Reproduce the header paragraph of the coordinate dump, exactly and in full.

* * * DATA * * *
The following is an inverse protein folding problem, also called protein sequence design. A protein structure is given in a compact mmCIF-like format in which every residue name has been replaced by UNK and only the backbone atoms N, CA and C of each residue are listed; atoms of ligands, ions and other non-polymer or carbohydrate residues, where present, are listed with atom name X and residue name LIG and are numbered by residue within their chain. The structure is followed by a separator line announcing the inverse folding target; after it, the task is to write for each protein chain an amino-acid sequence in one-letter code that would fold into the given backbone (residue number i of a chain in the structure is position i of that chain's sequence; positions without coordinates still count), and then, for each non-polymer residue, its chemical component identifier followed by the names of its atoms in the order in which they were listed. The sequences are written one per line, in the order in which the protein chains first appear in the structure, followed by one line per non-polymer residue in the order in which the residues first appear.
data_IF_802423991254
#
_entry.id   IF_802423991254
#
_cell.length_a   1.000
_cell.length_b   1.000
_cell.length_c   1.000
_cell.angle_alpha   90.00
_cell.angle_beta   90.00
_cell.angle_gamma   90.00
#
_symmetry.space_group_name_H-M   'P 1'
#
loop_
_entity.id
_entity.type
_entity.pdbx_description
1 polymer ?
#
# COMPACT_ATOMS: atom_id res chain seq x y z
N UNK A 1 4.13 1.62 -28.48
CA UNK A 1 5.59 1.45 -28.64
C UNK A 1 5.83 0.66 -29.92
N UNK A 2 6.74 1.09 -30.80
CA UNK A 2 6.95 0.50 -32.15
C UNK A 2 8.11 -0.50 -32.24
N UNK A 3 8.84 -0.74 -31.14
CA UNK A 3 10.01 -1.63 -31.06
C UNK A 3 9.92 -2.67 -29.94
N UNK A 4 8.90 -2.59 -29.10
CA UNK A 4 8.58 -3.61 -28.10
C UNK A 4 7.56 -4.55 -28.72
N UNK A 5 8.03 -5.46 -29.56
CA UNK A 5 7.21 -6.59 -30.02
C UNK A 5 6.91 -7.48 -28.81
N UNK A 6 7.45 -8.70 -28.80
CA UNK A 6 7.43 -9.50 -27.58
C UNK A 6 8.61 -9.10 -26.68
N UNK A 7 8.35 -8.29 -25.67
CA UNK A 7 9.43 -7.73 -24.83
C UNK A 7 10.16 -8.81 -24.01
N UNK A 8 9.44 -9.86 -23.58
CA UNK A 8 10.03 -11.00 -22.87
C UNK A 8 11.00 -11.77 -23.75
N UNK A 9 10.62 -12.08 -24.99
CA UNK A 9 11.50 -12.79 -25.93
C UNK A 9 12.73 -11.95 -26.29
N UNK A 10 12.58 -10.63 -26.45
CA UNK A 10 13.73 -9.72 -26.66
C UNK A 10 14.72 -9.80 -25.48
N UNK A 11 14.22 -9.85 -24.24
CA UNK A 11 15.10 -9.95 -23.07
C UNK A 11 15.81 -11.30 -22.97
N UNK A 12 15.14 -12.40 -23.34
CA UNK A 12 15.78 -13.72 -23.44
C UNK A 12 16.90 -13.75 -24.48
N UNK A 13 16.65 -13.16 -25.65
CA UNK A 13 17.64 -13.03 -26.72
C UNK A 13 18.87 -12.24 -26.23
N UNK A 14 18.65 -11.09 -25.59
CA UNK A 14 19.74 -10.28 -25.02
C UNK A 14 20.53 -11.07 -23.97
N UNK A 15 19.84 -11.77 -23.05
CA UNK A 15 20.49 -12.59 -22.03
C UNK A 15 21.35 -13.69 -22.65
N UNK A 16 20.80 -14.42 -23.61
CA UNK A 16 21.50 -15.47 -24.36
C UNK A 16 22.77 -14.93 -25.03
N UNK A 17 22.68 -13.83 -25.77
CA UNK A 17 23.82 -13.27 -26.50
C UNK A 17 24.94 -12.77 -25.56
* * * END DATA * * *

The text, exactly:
The following is an inverse protein folding problem, also called protein sequence design. A protein structure is given in a compact mmCIF-like format in which every residue name has been replaced by UNK and only the backbone atoms N, CA and C of each residue are listed; atoms of ligands, ions and other non-polymer or carbohydrate residues, where present, are listed with atom name X and residue name LIG and are numbered by residue within their chain. The structure is followed by a separator line announcing the inverse folding target; after it, the task is to write for each protein chain an amino-acid sequence in one-letter code that would fold into the given backbone (residue number i of a chain in the structure is position i of that chain's sequence; positions without coordinates still count), and then, for each non-polymer residue, its chemical component identifier followed by the names of its atoms in the order in which they were listed. The sequences are written one per line, in the order in which the protein chains first appear in the structure, followed by one line per non-polymer residue in the order in which the residues first appear.